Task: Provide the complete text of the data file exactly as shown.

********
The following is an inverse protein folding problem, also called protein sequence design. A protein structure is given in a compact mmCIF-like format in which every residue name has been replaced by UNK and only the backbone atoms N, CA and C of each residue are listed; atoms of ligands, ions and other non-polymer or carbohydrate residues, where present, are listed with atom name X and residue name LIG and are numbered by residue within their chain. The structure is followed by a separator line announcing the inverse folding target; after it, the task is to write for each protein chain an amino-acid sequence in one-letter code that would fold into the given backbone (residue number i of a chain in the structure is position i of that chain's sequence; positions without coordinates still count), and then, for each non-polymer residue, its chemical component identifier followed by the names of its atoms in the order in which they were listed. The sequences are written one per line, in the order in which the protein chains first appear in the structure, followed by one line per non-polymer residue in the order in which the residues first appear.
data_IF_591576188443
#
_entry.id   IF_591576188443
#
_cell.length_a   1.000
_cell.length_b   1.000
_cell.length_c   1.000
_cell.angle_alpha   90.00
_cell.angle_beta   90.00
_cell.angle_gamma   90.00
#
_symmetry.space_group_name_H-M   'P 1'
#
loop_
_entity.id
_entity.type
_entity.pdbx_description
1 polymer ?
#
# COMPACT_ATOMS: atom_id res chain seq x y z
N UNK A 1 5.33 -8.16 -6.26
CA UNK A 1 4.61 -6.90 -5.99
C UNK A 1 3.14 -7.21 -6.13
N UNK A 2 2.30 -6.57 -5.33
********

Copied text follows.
The following is an inverse protein folding problem, also called protein sequence design. A protein structure is given in a compact mmCIF-like format in which every residue name has been replaced by UNK and only the backbone atoms N, CA and C of each residue are listed; atoms of ligands, ions and other non-polymer or carbohydrate residues, where present, are listed with atom name X and residue name LIG and are numbered by residue within their chain. The structure is followed by a separator line announcing the inverse folding target; after it, the task is to write for each protein chain an amino-acid sequence in one-letter code that would fold into the given backbone (residue number i of a chain in the structure is position i of that chain's sequence; positions without coordinates still count), and then, for each non-polymer residue, its chemical component identifier followed by the names of its atoms in the order in which they were listed. The sequences are written one per line, in the order in which the protein chains first appear in the structure, followed by one line per non-polymer residue in the order in which the residues first appear.
data_IF_591576188443
#
_entry.id   IF_591576188443
#
_cell.length_a   1.000
_cell.length_b   1.000
_cell.length_c   1.000
_cell.angle_alpha   90.00
_cell.angle_beta   90.00
_cell.angle_gamma   90.00
#
_symmetry.space_group_name_H-M   'P 1'
#
loop_
_entity.id
_entity.type
_entity.pdbx_description
1 polymer ?
#
# COMPACT_ATOMS: atom_id res chain seq x y z
N UNK A 1 5.33 -8.16 -6.26
CA UNK A 1 4.61 -6.90 -5.99
C UNK A 1 3.14 -7.21 -6.13
N UNK A 2 2.30 -6.57 -5.33